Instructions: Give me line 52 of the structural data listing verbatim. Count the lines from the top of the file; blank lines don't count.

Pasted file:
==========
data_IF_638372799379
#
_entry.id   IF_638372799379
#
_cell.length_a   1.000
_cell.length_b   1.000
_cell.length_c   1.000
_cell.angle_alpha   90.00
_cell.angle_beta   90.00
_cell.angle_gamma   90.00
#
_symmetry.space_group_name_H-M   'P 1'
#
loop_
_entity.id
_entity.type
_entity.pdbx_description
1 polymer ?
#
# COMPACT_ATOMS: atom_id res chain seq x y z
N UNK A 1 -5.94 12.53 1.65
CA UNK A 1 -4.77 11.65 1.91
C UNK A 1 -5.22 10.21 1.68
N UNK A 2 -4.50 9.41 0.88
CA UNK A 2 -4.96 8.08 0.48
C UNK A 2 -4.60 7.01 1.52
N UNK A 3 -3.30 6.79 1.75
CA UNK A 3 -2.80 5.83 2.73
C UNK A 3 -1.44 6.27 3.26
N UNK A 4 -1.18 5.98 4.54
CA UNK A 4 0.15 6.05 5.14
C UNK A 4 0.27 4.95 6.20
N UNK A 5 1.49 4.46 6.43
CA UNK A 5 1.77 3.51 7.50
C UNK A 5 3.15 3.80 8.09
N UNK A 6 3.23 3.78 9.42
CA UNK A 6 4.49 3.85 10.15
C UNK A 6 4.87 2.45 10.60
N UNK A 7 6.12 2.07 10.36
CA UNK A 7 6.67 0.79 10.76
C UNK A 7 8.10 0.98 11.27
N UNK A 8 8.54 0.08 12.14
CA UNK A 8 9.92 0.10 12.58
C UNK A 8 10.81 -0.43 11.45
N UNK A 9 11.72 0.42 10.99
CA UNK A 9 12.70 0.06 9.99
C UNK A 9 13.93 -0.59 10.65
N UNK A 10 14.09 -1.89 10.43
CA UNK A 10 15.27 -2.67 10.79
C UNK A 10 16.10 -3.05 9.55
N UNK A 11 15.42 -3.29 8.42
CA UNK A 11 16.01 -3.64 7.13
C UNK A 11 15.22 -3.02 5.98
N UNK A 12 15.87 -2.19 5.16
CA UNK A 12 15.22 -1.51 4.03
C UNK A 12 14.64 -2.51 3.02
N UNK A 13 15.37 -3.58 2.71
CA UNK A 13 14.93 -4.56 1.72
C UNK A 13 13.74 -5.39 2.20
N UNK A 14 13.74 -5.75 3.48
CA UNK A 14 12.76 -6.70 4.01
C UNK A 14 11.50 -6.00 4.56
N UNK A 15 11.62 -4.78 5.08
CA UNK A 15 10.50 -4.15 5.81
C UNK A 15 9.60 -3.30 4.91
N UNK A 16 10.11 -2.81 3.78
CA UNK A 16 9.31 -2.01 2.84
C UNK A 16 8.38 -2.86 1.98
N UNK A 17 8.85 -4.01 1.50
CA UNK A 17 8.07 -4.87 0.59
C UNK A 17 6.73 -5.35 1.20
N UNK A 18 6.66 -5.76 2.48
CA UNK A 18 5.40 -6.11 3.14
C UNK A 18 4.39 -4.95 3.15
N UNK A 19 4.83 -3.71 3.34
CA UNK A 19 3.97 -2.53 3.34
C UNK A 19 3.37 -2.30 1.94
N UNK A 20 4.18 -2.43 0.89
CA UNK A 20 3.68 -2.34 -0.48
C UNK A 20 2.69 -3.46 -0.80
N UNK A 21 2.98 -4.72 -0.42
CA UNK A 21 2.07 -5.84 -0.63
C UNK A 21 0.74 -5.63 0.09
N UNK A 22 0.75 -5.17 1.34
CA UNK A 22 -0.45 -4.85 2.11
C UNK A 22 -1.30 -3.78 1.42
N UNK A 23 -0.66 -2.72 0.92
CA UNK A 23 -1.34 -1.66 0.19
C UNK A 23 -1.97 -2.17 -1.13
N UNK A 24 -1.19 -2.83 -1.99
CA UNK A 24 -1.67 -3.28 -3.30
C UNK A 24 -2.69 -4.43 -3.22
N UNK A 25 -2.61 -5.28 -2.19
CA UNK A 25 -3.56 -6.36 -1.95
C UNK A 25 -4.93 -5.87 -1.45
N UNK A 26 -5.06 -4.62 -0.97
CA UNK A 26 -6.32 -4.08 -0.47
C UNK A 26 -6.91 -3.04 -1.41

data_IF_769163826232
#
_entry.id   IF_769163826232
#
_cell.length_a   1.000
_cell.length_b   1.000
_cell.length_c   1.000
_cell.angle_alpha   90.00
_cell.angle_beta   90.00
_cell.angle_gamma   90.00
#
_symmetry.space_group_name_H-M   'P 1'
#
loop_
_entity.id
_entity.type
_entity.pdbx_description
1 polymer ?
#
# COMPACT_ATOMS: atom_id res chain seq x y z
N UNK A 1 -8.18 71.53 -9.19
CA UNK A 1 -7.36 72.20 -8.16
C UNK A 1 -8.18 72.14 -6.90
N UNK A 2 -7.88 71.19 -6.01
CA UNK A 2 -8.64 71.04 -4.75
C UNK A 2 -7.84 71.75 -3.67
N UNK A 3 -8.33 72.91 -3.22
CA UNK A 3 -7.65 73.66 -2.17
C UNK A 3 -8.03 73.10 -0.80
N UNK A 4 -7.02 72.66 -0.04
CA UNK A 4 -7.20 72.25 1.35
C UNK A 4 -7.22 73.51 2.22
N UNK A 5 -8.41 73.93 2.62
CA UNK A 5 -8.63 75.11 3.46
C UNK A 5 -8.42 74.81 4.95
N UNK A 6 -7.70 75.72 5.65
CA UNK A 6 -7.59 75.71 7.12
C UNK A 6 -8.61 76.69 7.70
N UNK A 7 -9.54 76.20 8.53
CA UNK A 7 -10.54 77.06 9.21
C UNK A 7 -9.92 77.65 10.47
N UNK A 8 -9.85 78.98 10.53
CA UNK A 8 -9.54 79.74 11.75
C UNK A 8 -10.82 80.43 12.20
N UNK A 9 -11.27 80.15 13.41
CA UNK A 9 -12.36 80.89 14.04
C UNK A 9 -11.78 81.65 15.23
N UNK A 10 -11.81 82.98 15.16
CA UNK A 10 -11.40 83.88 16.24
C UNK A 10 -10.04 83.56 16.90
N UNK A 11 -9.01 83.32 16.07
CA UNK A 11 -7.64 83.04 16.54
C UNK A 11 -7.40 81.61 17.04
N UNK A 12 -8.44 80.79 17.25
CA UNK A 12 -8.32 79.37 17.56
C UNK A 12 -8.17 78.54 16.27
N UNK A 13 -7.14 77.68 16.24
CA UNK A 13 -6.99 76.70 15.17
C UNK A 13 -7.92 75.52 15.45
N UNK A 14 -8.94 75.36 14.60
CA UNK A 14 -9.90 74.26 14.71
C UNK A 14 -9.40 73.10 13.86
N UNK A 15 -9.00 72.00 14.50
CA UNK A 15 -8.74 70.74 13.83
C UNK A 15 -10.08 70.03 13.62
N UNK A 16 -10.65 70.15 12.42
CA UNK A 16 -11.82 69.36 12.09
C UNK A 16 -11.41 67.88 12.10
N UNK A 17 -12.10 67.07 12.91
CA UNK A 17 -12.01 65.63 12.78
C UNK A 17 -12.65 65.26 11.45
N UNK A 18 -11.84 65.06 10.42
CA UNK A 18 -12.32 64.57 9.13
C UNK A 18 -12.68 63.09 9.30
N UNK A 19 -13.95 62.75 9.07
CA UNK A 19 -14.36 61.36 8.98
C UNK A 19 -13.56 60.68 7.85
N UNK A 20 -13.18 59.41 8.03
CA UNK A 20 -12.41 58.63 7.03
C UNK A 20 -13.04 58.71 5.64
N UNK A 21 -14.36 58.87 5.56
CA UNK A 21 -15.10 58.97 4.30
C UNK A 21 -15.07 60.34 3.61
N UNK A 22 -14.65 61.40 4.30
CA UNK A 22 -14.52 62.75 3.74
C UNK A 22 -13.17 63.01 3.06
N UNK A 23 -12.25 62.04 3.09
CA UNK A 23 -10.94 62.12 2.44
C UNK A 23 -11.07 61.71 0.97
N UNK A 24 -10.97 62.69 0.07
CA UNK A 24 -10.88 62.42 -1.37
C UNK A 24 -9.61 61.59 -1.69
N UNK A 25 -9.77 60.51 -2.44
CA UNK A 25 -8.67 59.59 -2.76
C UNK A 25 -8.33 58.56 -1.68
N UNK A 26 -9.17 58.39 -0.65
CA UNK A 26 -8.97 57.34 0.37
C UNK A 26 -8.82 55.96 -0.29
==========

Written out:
CA UNK A 11 16.01 -3.64 7.13